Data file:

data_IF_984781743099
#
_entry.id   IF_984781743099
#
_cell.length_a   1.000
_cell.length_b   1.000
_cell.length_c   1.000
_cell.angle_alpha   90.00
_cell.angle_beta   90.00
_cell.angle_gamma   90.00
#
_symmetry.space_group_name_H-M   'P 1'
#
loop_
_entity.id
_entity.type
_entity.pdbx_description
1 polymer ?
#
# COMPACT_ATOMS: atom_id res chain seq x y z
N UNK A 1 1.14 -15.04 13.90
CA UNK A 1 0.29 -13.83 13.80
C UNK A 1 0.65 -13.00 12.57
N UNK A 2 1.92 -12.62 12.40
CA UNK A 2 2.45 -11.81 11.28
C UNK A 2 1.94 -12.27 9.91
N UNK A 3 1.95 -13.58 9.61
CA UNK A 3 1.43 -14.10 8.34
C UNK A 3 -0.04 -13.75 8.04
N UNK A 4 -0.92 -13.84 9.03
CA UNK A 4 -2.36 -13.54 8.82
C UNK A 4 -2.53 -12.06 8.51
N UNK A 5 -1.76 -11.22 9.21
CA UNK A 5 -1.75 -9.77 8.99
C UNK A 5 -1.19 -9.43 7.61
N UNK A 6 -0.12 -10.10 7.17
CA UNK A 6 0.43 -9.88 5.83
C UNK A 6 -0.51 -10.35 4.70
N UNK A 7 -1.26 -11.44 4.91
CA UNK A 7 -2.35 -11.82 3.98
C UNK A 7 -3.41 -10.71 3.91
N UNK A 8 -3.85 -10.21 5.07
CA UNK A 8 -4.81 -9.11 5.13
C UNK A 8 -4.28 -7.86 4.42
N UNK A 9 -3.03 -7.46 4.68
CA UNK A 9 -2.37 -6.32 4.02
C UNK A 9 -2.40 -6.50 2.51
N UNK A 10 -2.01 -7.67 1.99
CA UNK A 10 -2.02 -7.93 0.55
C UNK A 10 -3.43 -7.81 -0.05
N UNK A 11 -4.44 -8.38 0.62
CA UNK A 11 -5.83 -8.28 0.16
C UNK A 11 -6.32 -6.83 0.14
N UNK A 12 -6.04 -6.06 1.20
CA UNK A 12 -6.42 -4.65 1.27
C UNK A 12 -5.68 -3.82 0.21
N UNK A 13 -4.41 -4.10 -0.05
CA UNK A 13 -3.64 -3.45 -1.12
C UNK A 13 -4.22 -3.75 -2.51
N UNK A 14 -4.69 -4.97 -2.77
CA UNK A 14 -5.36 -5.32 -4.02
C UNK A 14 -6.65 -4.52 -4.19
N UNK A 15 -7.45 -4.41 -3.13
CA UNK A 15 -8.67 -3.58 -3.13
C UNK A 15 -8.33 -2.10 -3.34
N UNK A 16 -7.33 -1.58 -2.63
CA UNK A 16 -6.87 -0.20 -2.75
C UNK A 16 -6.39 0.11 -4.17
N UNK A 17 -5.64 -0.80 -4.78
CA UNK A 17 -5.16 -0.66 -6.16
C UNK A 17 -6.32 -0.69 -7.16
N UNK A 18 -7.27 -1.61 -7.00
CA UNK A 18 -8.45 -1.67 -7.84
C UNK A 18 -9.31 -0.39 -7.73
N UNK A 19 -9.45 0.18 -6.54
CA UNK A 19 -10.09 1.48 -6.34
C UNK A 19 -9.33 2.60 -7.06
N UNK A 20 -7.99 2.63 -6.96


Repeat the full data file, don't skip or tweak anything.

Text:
data_IF_984781743099
#
_entry.id   IF_984781743099
#
_cell.length_a   1.000
_cell.length_b   1.000
_cell.length_c   1.000
_cell.angle_alpha   90.00
_cell.angle_beta   90.00
_cell.angle_gamma   90.00
#
_symmetry.space_group_name_H-M   'P 1'
#
loop_
_entity.id
_entity.type
_entity.pdbx_description
1 polymer ?
#
# COMPACT_ATOMS: atom_id res chain seq x y z
N UNK A 1 1.14 -15.04 13.90
CA UNK A 1 0.29 -13.83 13.80
C UNK A 1 0.65 -13.00 12.57
N UNK A 2 1.92 -12.62 12.40
CA UNK A 2 2.45 -11.81 11.28
C UNK A 2 1.94 -12.27 9.91
N UNK A 3 1.95 -13.58 9.61
CA UNK A 3 1.43 -14.10 8.34
C UNK A 3 -0.04 -13.75 8.04
N UNK A 4 -0.92 -13.84 9.03
CA UNK A 4 -2.36 -13.54 8.82
C UNK A 4 -2.53 -12.06 8.51
N UNK A 5 -1.76 -11.22 9.21
CA UNK A 5 -1.75 -9.77 8.99
C UNK A 5 -1.19 -9.43 7.61
N UNK A 6 -0.12 -10.10 7.17
CA UNK A 6 0.43 -9.88 5.83
C UNK A 6 -0.51 -10.35 4.70
N UNK A 7 -1.26 -11.44 4.91
CA UNK A 7 -2.35 -11.82 3.98
C UNK A 7 -3.41 -10.71 3.91
N UNK A 8 -3.85 -10.21 5.07
CA UNK A 8 -4.81 -9.11 5.13
C UNK A 8 -4.28 -7.86 4.42
N UNK A 9 -3.03 -7.46 4.68
CA UNK A 9 -2.37 -6.32 4.02
C UNK A 9 -2.40 -6.50 2.51
N UNK A 10 -2.01 -7.67 1.99
CA UNK A 10 -2.02 -7.93 0.55
C UNK A 10 -3.43 -7.81 -0.05
N UNK A 11 -4.44 -8.38 0.62
CA UNK A 11 -5.83 -8.28 0.16
C UNK A 11 -6.32 -6.83 0.14
N UNK A 12 -6.04 -6.06 1.20
CA UNK A 12 -6.42 -4.65 1.27
C UNK A 12 -5.68 -3.82 0.21
N UNK A 13 -4.41 -4.10 -0.05
CA UNK A 13 -3.64 -3.45 -1.12
C UNK A 13 -4.22 -3.75 -2.51
N UNK A 14 -4.69 -4.97 -2.77
CA UNK A 14 -5.36 -5.32 -4.02
C UNK A 14 -6.65 -4.52 -4.19
N UNK A 15 -7.45 -4.41 -3.13
CA UNK A 15 -8.67 -3.58 -3.13
C UNK A 15 -8.33 -2.10 -3.34
N UNK A 16 -7.33 -1.58 -2.63
CA UNK A 16 -6.87 -0.20 -2.75
C UNK A 16 -6.39 0.11 -4.17
N UNK A 17 -5.64 -0.80 -4.78
CA UNK A 17 -5.16 -0.66 -6.16
C UNK A 17 -6.32 -0.69 -7.16
N UNK A 18 -7.27 -1.61 -7.00
CA UNK A 18 -8.45 -1.67 -7.84
C UNK A 18 -9.31 -0.39 -7.73
N UNK A 19 -9.45 0.18 -6.54
CA UNK A 19 -10.09 1.48 -6.34
C UNK A 19 -9.33 2.60 -7.06
N UNK A 20 -7.99 2.63 -6.96